One concern about the extended cycle pills, specifically, relates to iron. The menstrual cycle naturally depletes iron stores each month and this might be considered an advantage of the extended cycle pills. Anemia is quite common among menstruating women and being anemic can cause cardiac stress, in addition to creating fatigue and general malaise.

However, other studies have linked iron storage in post-menopausal women, like these non-menstruating women may now have, with increased risk for coronary heart disease (see Daily Health News, January 23, 2007 ). Some scientists speculate that women's lower rate of heart attack when pre-menopausal may in fact stem from the loss of iron each month through menstrual blood, and interfering with that would therefore increase their risk. This question is still unanswered, however, and is likely to be so for some time, though the doctor acknowledges the potential risk.


While scientists are proud of their achievements and harried women are pleased to have some power over the inconvenience of menstruation, playing with the natural ebb and flow of hormone levels can have unintended consequences. I asked Mark Stengler, ND, author of Bottom Line's Natural Healing newsletter along with several books on women's health, about the other bodily changes that might result from a dramatic reduction in menstrual periods. As expected, he has concerns:
  • Reducing testosterone can cause fatigue, memory problems and loss of both lean muscle mass and bone mass. Risk for osteoporosis may be elevated.
  • Synthetic progesterone, the kind used in birth control pills, is foreign to the human body, and therefore may lead to an imbalance between estrogen and progesterone and theoretically increase the risk of chronic disease. Since hormones operate in concert, altering the balance anywhere can affect everything else, says Dr. Stengler.
  • Further imbalances involving adrenal function may distort blood sugar balance, vulnerability to disease and infection, and fluid retention or electrolyte levels.
  • Hypothyroid disorders may be created.

On the purely practical level, another drawback is that the extended cycle pills do not exactly eliminate bleeding, at least not for the first six or so months, a fact confirmed by the gynecologist I interviewed. Breakthrough bleeding is common while the body adjusts, and it is unpredictable and can be quite pronounced. This leads some women to choose to remain on the conventional pills so they at least can plan in advance for their periods.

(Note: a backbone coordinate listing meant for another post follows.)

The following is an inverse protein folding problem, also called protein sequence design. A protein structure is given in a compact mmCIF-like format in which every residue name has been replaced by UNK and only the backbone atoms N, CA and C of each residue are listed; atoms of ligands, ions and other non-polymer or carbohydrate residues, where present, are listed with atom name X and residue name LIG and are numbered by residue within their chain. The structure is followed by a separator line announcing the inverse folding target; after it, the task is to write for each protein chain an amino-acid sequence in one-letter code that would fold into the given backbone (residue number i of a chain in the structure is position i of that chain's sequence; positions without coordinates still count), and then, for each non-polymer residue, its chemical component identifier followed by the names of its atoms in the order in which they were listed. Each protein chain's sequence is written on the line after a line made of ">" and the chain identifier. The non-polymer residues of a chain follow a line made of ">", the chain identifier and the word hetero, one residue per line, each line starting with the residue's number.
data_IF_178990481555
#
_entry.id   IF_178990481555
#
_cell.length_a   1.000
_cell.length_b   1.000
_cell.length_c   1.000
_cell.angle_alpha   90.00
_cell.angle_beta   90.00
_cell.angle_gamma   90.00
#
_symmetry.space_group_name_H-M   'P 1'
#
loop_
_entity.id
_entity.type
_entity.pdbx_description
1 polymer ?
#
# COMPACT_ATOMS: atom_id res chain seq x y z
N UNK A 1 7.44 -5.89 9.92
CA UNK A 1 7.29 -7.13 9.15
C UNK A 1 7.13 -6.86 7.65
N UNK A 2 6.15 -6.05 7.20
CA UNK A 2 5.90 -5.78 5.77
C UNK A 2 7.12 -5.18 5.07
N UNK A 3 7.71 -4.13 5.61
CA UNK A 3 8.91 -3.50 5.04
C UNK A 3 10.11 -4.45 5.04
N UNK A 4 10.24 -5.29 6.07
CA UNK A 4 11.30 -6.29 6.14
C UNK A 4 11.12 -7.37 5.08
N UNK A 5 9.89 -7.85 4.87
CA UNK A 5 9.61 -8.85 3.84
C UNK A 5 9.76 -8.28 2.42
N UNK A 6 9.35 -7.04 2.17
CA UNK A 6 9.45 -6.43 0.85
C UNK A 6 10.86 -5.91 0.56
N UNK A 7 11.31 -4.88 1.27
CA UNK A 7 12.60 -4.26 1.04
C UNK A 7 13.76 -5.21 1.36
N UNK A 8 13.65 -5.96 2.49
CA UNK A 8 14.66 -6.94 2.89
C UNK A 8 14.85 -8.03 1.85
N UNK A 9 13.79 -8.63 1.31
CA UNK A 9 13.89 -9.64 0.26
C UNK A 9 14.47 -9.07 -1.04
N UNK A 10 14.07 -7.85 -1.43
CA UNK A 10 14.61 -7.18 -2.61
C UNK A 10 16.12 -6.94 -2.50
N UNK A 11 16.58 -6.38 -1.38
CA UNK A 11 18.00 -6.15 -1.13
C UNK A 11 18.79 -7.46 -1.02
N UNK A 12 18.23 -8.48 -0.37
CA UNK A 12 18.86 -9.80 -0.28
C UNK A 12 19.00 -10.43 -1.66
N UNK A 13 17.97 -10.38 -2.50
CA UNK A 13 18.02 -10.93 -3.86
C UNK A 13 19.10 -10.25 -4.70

According to my mainstream gynecology expert, one particular group of women -- those with endometriosis -- may benefit from the extended cycle pills. Endometriosis is a condition in which the tissue that normally lines the uterus, to be later sloughed off during menstruation, grows outside of the uterus in places like the fallopian tubes or ovaries. Women with endometriosis suffer terrible pain with their periods, so they are grateful to be able to avoid it by taking extended cycle pills. The long-term results of manipulating endometrial tissue in this manner have yet to be evaluated.

The reasons why a woman might consider staving off many of her periods with an extended cycle birth control pill vary, of course, and some may be valid. It's a less radical intervention than surgery for women who are debilitated by problems related to their menstrual cycle, for sure. But it is not a decision to make lightly or for convenience. Our bodies have their own wisdom and changing things around for convenience may seem a good idea in the short term -- but over the long term the consequences may prove such decisions regrettable.


Mark A. Stengler, ND, a naturopathic physician and leading authority on the practice of alternative and integrated medicine. He is director of the La Jolla Whole Health Clinic, La Jolla, California, and associate clinical professor at the National College of Naturopathic Medicine, Portland, Oregon. He is author of the newsletter Bottom Line Natural Healing, .